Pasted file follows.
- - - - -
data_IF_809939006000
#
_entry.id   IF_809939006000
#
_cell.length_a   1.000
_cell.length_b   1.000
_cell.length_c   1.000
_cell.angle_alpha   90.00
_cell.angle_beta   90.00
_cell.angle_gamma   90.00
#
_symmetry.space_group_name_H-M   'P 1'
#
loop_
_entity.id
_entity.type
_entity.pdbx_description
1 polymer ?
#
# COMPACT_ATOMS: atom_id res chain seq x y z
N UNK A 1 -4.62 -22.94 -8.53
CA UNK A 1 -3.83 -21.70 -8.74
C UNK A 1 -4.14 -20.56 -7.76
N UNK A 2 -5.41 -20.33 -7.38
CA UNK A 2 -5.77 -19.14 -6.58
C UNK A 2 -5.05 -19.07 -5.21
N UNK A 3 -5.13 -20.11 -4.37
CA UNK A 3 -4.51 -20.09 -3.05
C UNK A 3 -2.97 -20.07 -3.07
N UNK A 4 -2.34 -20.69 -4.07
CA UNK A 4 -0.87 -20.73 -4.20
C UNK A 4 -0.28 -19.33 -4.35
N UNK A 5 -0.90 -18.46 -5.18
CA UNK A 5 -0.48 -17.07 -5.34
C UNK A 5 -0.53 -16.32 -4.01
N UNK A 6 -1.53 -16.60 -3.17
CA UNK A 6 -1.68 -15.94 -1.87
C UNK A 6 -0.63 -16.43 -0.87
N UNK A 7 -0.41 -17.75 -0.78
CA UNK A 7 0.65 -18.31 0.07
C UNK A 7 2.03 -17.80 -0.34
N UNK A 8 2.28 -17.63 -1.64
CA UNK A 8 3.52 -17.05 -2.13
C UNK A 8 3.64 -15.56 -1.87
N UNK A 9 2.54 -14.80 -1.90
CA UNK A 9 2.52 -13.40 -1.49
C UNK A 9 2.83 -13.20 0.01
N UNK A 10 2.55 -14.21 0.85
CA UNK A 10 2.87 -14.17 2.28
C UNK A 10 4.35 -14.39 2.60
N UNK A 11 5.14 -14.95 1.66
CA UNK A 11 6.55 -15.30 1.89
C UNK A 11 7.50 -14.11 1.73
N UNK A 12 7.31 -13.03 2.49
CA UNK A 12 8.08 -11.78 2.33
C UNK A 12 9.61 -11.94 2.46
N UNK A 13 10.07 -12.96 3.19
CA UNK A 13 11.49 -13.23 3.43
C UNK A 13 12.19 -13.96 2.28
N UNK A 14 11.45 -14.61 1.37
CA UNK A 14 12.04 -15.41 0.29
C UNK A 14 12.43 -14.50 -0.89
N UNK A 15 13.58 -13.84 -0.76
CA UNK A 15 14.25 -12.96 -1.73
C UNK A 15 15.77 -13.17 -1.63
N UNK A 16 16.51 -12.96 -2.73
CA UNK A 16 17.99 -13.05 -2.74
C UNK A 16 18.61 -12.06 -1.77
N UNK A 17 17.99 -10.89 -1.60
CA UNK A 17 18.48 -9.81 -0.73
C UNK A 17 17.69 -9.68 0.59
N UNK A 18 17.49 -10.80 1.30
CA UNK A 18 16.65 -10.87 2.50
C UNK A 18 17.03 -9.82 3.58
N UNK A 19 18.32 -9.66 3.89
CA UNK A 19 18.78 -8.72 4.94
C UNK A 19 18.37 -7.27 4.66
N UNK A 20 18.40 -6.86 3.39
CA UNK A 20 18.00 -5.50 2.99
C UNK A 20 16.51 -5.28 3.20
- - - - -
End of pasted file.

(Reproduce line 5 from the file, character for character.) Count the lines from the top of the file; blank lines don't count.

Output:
_cell.length_a   1.000